genomics Archives - NFCR

genomics

NFCR’s Genomics Newsroom: New genes linked to increased risk of ovarian and brain cancer

What is “genomics”?

Cancer develops when genetic material (DNA) becomes damaged or changed. We know some cancer causing genetic changes are acquired (i.e. smoking), while others are inherited. Studying cancer genomics explores the differences between cancer cells and normal cells. Advances in understanding how cancer behaves at a genomic and molecular level is helping doctors treat cancer “smarter”.

12 new genes identified that drive ovarian cancer

Ovarian cancer is a leading cause of death for women worldwide. The estimated five-year survival rate for patients whose ovarian cancer is detected early is about 93%. However, only 15% of women are diagnosed at the early stages when treatment is most successful. Ovarian cancer can be difficult to diagnose because initial symptoms are similar to gastrointestinal illness and indigestion.

Using a novel genotyping technique, an international team of scientists from the United Kingdom, the U.S. and Australia analyzed the DNA of almost 100,000 people, including 17,000 patients with the most common type of ovarian cancer. Their findings revealed 12 new genetic variants that raise the likelihood of developing ovarian cancer and could eventually help doctors predict someone’s chances of developing this disease with greater accuracy and/or treat it with greater success.

13 new gene mutations identified that drive brain cancer

Another study led by scientists at the Institute of Cancer Research in the UK uncovered 13 new gene mutations linked to increased risk of glioma- the most common form of brain cancer. One of the genetic changes discovered increases risk of brain cancer by as much as 33%, with the rest by at least 15%. These findings are significant as currently there are no effective means to detecting brain cancer early – and this may provide researchers the chance to understand more about how brain cancer develops and how we may one day best treat it, or even prevent it.

Genomics research is helping us attack these cancers – and all types of cancer. NFCR has distinguished itself from other organizations by emphasizing long-term, transformative research and working to move people toward cancer genomics. To learn more about specific research by NFCR-funded scientists, click here.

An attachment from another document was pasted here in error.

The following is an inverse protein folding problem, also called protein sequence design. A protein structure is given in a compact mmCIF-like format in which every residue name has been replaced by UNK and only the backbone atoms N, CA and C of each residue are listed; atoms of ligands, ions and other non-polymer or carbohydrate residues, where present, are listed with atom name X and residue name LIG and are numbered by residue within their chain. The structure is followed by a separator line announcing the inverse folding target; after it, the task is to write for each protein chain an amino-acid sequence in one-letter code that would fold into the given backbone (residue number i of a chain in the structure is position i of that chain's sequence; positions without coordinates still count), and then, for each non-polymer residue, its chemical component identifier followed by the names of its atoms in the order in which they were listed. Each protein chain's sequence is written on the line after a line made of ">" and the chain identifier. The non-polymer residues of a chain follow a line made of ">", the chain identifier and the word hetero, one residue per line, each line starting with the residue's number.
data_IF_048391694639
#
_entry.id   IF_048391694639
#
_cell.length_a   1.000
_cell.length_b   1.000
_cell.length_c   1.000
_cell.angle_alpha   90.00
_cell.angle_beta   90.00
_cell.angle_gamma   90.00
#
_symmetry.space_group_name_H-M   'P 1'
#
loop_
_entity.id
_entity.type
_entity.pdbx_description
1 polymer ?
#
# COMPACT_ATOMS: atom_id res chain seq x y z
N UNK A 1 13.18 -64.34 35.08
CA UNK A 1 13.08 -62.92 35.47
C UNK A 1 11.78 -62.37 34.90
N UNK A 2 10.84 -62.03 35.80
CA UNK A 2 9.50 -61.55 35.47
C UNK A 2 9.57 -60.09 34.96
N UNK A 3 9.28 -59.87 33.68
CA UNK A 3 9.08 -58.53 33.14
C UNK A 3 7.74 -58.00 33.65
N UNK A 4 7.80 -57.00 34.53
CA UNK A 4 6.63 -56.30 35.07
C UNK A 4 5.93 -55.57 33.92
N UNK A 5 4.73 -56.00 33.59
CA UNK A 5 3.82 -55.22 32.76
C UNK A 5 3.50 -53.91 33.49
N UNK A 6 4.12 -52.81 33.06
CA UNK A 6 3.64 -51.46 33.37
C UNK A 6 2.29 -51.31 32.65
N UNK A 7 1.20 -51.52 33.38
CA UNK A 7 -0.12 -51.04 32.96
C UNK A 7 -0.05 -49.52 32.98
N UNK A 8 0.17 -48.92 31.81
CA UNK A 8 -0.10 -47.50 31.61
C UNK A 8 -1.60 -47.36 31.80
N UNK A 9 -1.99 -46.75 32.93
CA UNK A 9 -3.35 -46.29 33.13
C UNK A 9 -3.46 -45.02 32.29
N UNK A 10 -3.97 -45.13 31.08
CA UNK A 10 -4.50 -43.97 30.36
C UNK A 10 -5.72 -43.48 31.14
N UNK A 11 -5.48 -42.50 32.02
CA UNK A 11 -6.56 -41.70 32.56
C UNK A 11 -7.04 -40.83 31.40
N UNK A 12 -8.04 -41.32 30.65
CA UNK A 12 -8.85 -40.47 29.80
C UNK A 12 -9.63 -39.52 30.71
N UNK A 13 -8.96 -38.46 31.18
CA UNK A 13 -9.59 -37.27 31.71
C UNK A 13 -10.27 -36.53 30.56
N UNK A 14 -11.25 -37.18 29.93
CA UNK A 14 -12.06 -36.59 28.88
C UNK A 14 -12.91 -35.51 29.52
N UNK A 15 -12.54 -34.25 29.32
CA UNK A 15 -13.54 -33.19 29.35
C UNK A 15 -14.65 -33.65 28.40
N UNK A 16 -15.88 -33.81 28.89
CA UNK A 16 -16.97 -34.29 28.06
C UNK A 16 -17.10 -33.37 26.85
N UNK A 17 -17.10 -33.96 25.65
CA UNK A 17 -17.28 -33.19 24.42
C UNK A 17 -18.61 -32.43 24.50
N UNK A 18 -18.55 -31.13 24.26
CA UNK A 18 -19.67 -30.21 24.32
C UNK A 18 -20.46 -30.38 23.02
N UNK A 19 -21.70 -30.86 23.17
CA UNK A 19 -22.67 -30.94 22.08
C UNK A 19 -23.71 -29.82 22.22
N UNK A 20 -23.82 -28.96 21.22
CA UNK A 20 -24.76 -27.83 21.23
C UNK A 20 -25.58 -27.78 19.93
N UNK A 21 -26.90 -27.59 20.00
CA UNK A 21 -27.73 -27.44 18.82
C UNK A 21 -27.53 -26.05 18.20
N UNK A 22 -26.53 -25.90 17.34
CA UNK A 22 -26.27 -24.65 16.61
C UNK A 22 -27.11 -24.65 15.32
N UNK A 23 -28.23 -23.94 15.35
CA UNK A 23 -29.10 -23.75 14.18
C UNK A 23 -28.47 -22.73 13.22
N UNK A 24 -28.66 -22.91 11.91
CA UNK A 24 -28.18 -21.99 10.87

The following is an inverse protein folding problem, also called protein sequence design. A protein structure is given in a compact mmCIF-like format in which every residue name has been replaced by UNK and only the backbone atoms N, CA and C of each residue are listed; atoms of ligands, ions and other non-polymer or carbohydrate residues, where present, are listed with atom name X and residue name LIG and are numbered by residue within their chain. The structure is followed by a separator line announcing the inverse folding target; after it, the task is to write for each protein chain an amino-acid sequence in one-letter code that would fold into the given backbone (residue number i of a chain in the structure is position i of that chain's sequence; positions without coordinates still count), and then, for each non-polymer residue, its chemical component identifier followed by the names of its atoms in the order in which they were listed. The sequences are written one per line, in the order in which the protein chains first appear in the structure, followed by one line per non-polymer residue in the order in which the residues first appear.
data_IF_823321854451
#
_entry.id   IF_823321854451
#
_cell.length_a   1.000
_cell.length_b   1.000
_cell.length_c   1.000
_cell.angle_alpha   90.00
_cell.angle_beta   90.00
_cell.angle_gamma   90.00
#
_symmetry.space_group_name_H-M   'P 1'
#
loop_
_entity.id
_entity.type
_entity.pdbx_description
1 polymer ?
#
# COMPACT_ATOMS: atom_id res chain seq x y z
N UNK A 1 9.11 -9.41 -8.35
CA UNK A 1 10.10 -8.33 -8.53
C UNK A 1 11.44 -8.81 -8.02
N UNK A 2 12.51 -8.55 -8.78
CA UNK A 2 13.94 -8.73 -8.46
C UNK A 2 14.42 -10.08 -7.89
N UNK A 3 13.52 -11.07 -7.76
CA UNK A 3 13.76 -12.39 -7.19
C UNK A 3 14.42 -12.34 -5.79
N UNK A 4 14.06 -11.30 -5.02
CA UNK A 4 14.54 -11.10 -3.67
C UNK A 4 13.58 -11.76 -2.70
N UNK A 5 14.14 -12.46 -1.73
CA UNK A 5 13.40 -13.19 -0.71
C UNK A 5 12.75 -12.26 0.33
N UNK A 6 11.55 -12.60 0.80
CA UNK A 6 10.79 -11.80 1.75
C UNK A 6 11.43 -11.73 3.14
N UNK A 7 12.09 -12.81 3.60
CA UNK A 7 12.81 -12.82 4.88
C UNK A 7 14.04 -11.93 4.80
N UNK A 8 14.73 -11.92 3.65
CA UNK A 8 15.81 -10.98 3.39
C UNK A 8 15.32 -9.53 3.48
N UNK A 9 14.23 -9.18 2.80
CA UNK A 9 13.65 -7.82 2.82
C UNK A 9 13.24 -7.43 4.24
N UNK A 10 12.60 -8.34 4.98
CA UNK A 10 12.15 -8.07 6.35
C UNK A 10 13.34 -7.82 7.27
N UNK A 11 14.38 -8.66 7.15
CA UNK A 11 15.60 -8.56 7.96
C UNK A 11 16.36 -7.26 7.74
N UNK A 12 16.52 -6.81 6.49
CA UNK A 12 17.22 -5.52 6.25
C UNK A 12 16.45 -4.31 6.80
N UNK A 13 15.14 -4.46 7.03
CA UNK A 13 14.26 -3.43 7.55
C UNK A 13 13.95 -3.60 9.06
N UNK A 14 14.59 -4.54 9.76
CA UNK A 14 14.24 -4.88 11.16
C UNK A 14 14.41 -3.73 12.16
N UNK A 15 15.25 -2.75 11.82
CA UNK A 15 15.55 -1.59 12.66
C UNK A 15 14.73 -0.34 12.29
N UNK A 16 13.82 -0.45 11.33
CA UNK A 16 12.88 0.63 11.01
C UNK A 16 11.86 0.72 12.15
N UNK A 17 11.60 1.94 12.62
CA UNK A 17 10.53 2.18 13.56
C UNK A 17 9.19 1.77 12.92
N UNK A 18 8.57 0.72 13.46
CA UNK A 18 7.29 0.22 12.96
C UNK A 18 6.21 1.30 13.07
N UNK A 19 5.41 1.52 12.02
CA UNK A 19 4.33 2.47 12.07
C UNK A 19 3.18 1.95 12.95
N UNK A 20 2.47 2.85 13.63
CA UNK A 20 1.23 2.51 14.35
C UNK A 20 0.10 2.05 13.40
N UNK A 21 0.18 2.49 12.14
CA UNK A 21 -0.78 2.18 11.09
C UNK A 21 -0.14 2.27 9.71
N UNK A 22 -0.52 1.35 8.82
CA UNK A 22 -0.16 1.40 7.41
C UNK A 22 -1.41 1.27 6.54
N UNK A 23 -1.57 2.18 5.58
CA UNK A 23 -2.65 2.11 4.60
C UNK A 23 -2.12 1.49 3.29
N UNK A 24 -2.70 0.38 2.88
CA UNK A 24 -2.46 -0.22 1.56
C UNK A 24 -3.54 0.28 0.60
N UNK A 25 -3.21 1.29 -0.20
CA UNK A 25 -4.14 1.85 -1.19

Read more

NFCR’s Genomics Newsroom: New Method to Detect Biomarkers

What is “genomics”?

Cancer develops when genetic material (DNA) becomes damaged or changed. We know some cancer- causing genetic changes are acquired (i.e. smoking), while others are inherited. Studying cancer genomics explores the differences between cancer cells and normal cells. Advances in understanding how cancer behaves at the genomic and molecular level are helping oncologists treat cancer with greater success.  This is the key to precision medicine, treating each individual’s cancer as unique.

New Method for Detection: MishCTC

Metastasis— the spread of cancer to a different organ or tissue— is responsible for the vast majority of cancer-related deaths.  As cancer grows, certain cells detach from a primary tumor and travel through the bloodstream or lymphatic system to other parts of the body. Detecting these circulating tumor cells (CTCs) from blood samples could help with early diagnosis of cancer, but the biggest challenge facing CTC detection is that there is a lack of reliable biomarkers.genomics-feature-image

A new method called MishCTC is being developed to enhance the detection sensitivity.  The new method is designed to detect a molecular biomarker called miRNA-21, which is a small RNA molecule that exists inside the tumor cells but can’t be detected in normal blood cells. Thus, miRNA-21 is an ideal marker for detecting CTCs.

With continual optimization, the MishCTC method could be used for molecular diagnostics in hospitals in the future. The results of this new test would provide vital and personalized information about a patient’s diagnosis, prognosis and metastasis, which will guide the doctors to make much better and effective decisions to treat their patients.

Genomic Testing

MishCTC is a new method to detect cancer biomarkers.  Once detected, we can more easily detect the “Achilles heel” of the cancer.  While traditional methods treat cancer based on the body part where the cancer first originated, genomic testing looks at cancer on the molecular level.

Genomic testing reveals the unique genomic drivers for each patient’s cancer. This empowers oncologists to design optimal, individualized therapies to maximize treatment success. Click here to learn more about genomic testing.

Read more